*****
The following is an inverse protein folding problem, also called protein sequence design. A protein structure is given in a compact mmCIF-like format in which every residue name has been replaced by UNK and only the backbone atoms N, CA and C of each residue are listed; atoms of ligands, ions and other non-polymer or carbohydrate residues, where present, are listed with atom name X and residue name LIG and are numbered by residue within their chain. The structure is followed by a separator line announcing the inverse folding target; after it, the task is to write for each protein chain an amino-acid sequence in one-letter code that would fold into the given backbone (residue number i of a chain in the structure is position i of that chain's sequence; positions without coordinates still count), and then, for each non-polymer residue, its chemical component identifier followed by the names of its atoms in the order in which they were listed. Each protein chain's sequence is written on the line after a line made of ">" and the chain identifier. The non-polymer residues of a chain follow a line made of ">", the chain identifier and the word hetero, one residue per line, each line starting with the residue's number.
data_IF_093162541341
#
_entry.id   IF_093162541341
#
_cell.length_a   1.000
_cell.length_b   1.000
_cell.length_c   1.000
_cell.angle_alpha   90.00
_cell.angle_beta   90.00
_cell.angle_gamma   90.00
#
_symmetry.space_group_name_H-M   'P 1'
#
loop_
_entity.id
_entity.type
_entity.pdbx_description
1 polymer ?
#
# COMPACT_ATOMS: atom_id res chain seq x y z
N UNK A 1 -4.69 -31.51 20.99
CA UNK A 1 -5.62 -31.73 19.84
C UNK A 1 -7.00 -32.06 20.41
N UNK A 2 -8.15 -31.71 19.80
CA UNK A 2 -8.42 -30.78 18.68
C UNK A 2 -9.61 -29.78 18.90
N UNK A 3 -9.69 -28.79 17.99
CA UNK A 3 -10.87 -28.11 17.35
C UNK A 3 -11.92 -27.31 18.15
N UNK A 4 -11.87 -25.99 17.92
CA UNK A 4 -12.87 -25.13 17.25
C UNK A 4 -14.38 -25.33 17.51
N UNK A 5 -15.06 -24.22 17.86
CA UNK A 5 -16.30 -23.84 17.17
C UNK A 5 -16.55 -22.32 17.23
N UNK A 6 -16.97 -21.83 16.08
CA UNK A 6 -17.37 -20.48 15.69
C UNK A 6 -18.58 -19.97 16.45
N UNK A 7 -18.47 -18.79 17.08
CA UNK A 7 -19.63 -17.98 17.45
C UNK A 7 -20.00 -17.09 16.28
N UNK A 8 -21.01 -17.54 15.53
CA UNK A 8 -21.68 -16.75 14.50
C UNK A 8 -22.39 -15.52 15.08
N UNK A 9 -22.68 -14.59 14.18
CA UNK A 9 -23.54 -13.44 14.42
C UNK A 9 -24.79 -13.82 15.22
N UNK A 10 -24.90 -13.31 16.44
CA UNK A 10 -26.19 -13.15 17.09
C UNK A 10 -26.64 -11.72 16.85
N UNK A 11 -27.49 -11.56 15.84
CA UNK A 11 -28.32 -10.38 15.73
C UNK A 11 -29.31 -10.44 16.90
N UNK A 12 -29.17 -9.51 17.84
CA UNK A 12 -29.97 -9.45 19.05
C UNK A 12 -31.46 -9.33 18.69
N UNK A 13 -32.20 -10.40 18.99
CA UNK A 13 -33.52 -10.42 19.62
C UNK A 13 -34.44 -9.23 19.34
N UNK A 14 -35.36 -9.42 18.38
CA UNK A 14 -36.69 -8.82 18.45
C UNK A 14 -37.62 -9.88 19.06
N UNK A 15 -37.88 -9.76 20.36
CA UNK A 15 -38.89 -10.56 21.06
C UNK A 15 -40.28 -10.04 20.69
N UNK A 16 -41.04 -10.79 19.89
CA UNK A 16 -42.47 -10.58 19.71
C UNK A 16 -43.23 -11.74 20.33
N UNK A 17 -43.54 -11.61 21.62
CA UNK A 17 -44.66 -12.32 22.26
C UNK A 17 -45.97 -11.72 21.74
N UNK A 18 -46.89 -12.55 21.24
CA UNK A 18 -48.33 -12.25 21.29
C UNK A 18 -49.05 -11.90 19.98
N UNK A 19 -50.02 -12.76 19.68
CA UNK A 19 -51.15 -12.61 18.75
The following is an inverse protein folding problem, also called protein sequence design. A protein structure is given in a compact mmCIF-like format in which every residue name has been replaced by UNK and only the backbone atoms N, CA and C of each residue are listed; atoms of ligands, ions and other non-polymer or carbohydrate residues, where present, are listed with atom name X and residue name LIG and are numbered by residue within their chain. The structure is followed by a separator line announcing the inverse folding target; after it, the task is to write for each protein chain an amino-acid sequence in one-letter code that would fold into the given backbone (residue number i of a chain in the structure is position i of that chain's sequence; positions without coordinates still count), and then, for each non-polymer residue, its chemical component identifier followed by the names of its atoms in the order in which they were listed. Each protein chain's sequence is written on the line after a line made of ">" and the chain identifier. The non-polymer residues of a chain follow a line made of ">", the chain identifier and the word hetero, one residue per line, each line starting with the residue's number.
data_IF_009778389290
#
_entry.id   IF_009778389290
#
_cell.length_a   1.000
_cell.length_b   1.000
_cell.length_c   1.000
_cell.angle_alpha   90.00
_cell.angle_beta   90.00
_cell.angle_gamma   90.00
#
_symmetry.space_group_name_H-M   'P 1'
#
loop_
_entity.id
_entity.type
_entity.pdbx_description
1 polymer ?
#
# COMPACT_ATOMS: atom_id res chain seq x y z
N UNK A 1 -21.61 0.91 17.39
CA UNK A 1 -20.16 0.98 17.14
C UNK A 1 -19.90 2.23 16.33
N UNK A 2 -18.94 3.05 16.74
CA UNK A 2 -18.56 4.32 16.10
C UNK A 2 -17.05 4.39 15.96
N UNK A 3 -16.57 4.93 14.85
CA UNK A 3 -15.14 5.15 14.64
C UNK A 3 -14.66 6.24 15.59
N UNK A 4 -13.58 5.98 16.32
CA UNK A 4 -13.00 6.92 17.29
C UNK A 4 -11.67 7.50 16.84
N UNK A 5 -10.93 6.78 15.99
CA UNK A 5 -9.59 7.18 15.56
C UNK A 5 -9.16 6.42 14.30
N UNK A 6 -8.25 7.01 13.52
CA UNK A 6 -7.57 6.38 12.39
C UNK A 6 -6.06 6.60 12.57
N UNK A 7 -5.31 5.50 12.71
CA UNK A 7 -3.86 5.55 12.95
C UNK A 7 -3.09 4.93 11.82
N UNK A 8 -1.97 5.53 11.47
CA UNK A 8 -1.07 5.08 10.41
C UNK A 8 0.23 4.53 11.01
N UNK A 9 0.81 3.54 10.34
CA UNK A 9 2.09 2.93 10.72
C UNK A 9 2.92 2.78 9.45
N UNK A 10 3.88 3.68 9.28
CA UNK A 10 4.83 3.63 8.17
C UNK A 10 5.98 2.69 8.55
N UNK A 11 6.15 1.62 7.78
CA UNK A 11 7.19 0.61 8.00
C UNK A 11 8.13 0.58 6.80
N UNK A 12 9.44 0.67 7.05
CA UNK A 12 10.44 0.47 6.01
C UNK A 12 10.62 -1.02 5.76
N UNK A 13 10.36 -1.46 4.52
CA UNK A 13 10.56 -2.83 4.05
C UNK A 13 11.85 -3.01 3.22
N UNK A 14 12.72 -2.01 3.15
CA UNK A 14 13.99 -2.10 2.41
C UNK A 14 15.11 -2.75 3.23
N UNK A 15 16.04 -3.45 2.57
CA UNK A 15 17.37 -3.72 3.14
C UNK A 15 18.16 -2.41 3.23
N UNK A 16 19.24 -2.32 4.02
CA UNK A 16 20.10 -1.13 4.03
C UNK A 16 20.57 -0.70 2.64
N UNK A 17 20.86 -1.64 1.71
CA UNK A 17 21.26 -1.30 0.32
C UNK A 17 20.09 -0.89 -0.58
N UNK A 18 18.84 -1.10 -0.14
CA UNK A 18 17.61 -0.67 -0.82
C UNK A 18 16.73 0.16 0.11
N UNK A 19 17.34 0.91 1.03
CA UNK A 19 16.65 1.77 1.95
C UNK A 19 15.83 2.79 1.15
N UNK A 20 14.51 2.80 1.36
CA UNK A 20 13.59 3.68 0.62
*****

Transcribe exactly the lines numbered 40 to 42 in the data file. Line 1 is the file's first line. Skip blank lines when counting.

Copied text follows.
N UNK A 7 -18.47 -18.79 17.08
CA UNK A 7 -19.63 -17.98 17.45
C UNK A 7 -20.00 -17.09 16.28